While the tariffs could spark an increase of investment in domestic production, manufacturers say initial investments started long before there were talks of tariffs. “Investment in domestic capacity has been well under way for the past five to seven years,” said David Sheehan, senior vice president, product management, Mohawk resilient. “Most of the traditional resilient players have all made investments in their facilities to increase capacity. There has also been investment from both Europe and, most recently, Asia to expand U.S. capacity.”
In fact, even though this investment is expected to increase, observers expect the bulk of it to come from manufacturers who already have hands in U.S. soil. One main reason for this: the cost of admission. “There is a large barrier to entry for any of the resilient manufacturing facilities,” Mannington’s Tuley said. “It’s a challenge for people who aren’t experienced manufacturers to do that.”
In addition to the literal cost of creating a new facility, the time it will take to build poses another obstacle for manufacturers looking to break ground. “Our state-of-the-art plant took three years to bring from idea to realization,” Beauflor’s Finelli said. “These shifts do not happen quickly.”
While it might take some time for importers to construct new domestic facilities, U.S. manufacturers are continuing to expand and diversify. For instance, Shaw Industries, which provides both domestically manufactured and internationally sourced products, has invested in the U.S. in a big way. “We are building on our $130 million investment to create domestic LVT manufacturing at Plant RP in Ringgold, Ga., by adding additional product and innovation capability,” said Tim Baucom, executive vice president – residential business. “Regardless of where our LVT is manufactured, we will uphold our current standard of excellence, which consistently outperforms our customers’ expectations.”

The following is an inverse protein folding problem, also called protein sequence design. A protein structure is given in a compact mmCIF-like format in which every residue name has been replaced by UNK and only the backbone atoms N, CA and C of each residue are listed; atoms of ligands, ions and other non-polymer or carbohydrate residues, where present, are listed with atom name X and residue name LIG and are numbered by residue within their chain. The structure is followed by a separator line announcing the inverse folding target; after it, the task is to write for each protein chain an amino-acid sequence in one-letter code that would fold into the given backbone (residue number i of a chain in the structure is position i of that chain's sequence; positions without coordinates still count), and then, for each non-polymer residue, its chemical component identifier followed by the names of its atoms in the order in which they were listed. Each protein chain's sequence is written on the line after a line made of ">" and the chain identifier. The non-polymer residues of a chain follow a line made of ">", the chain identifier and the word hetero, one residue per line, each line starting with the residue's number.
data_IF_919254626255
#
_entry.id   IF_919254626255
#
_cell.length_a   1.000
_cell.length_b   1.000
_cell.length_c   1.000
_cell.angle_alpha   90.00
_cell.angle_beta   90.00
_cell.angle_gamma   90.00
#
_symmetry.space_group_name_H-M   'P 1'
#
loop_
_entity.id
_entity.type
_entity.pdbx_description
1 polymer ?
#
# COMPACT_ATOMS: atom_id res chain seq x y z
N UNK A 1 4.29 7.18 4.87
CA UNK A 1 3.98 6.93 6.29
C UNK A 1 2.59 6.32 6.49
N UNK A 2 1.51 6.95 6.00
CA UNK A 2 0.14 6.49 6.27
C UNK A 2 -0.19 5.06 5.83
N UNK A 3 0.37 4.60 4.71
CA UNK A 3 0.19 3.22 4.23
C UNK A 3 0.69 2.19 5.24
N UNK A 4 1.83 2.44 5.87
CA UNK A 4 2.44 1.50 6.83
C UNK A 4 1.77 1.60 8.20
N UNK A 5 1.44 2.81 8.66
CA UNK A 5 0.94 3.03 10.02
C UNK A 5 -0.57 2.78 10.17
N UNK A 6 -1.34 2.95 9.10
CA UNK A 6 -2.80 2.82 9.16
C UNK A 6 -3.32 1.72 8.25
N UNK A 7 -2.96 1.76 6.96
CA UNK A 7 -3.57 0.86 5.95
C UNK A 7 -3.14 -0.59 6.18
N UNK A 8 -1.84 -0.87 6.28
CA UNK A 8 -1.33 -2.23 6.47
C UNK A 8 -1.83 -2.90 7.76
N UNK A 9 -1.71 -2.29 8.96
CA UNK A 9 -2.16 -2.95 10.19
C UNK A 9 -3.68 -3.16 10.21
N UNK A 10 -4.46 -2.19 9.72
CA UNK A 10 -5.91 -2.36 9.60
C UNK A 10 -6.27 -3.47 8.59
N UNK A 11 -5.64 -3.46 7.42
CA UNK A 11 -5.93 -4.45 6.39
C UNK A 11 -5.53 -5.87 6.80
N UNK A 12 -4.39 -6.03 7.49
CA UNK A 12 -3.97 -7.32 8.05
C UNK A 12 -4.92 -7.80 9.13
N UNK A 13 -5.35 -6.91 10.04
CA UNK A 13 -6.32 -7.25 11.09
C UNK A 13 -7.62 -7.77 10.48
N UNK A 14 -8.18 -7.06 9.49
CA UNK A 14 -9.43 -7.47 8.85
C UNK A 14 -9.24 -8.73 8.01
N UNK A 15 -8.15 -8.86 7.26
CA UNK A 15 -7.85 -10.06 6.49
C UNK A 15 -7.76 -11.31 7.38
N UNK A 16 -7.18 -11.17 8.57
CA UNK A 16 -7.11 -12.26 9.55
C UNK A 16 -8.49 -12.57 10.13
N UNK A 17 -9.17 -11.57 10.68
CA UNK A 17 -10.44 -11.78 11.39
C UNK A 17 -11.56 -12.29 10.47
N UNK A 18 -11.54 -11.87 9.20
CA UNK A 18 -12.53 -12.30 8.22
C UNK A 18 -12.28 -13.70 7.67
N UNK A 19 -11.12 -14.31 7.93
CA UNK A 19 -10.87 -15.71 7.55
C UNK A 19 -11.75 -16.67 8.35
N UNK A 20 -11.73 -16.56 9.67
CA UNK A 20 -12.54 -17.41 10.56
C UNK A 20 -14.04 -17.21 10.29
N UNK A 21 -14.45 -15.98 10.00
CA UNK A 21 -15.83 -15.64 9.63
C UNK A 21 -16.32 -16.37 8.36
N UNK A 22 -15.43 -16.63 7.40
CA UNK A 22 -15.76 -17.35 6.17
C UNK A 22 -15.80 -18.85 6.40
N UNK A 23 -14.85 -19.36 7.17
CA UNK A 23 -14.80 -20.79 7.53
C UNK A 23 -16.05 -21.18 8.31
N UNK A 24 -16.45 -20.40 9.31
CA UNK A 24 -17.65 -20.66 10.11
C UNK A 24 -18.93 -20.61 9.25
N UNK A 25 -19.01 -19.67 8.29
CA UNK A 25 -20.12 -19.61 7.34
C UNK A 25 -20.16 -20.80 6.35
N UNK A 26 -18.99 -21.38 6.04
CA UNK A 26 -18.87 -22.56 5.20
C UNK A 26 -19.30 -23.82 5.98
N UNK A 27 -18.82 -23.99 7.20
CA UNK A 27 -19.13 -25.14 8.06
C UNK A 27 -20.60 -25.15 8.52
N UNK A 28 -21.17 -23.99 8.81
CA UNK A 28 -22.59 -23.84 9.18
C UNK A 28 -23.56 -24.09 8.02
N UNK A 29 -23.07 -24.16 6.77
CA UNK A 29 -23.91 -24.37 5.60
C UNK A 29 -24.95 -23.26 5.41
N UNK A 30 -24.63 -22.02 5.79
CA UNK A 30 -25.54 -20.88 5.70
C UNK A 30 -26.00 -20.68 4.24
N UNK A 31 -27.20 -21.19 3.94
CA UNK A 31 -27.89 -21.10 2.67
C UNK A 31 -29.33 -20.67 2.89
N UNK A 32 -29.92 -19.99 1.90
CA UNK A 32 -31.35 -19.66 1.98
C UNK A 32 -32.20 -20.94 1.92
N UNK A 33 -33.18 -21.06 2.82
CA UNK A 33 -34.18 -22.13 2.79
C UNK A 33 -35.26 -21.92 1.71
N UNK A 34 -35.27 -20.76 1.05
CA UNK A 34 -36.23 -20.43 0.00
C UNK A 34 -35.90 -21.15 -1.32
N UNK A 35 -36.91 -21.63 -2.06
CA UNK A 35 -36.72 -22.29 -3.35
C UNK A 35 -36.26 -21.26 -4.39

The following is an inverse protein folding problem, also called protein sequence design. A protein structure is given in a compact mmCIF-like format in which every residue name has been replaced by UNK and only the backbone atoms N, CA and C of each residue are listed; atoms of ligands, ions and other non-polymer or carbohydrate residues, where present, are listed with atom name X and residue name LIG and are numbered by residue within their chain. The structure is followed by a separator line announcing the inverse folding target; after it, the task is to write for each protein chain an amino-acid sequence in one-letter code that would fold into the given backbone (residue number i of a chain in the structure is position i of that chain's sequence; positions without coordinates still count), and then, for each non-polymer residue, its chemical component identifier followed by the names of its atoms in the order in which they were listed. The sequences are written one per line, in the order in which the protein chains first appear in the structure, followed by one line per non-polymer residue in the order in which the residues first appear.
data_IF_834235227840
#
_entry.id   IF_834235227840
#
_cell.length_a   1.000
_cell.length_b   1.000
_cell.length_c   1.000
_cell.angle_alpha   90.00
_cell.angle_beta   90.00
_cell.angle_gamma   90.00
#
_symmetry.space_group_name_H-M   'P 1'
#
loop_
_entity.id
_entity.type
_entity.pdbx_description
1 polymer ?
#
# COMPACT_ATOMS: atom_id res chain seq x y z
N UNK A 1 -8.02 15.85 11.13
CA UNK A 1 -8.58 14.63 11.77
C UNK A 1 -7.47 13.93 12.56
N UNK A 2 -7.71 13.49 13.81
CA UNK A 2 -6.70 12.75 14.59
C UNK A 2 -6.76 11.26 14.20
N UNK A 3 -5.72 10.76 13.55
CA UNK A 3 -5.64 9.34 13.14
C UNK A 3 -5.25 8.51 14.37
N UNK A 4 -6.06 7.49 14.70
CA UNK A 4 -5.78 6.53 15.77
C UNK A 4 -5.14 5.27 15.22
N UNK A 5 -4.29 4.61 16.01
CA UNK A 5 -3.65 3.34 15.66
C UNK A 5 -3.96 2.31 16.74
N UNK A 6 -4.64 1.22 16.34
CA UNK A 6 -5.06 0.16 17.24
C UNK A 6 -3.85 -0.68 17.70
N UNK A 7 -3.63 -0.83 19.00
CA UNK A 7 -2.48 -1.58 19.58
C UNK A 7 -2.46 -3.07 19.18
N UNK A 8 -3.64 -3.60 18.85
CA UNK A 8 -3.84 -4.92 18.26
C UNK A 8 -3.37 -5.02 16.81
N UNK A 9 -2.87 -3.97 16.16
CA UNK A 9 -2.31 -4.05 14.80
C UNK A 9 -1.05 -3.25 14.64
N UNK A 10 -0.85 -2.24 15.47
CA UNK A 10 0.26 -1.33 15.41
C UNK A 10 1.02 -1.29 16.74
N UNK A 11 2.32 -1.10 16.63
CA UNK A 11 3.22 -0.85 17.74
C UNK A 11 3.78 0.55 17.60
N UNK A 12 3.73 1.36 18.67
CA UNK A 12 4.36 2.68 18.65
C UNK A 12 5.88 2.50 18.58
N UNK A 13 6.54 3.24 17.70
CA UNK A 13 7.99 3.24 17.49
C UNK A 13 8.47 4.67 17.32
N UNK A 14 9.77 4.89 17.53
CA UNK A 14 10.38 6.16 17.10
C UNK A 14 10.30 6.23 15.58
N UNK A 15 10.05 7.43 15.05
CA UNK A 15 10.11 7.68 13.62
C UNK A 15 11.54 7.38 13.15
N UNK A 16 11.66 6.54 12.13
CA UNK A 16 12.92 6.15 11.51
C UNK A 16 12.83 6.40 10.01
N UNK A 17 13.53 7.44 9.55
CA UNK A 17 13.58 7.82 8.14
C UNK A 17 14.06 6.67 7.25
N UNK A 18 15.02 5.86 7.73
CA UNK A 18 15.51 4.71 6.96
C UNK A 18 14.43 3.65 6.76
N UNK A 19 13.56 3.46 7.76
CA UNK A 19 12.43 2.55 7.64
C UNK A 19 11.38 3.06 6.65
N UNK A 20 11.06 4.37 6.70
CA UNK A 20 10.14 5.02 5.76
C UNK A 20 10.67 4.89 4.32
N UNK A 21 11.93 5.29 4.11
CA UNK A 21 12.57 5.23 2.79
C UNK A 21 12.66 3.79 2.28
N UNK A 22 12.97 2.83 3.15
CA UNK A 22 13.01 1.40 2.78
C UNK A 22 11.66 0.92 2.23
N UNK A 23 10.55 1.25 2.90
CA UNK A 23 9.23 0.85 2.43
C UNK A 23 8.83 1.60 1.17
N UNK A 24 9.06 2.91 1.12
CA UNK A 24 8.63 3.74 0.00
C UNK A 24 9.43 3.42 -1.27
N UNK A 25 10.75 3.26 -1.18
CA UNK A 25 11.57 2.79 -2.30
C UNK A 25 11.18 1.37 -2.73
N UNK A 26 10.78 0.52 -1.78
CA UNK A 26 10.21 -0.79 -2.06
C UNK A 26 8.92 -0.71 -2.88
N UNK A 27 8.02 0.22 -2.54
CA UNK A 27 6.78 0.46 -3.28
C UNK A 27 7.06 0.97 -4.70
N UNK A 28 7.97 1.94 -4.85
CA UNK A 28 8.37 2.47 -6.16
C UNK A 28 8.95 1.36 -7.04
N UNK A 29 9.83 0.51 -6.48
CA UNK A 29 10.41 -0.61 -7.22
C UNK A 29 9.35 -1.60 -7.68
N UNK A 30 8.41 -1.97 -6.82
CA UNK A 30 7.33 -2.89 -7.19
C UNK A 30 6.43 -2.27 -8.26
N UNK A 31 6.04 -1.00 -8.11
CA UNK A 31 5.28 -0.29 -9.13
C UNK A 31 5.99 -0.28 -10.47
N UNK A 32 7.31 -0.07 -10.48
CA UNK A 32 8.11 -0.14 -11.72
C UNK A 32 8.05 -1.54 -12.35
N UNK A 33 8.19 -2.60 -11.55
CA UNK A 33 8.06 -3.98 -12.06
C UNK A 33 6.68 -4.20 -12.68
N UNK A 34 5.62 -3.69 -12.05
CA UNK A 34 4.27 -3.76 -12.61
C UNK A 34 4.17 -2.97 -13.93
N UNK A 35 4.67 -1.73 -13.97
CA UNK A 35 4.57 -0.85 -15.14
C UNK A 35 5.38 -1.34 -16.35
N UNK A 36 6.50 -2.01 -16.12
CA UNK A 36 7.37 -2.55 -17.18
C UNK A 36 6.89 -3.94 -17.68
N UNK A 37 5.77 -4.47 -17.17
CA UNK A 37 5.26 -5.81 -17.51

Armstrong produces 100% of its residential vinyl sheet products in the U.S. It’s Lancaster, Pa., plant focuses on mainly fiberglass-backed products, while its Stillwater, Okla., facility handles predominately felt-backed products as well as the company’s proprietary limestone-encapsulated felt product, StrataMax.
“We have invested millions of dollars in the domestic production of LVT to produce resilient flooring in a cost-effective manner, improve styling and be more responsive in servicing key market segments,” Block said.
Mannington is increasing its domestic capacity via the expansion of its LVT plant as well as the development of a new cutting building. “We’ve only had our new cutting building for north of a year,” Tuley told FCNews. “We’ll expand over the next nine months to a year, and this is absolutely a place we’ll continue to invest in.”
Meanwhile, Tarkett is also taking advantage of its domestic space. The company kicked off a three-year investment period back in January to increase production capacity at two facilities in Florence, Ala. “This expansion addresses significant demand for Tarkett’s vinyl modular flooring,” Roseman said.
Mohawk/IVC, which has more than 1 million square feet of production space, continues to expand its capabilities. Sheehan predicts it will soon be the first fully integrated North American producer of rigid products.
Over the past two years, Congoleum has invested millions of dollars into its Trenton, Pa., plant. According to Denman, this investment paved the way for the launch of Cleo Home. “[Cleo’s] eco-forward construction is 85% locally sourced limestone and is produced entirely in the U.S. This type of market-leading innovation simply isn’t possible using offshore manufacturing.”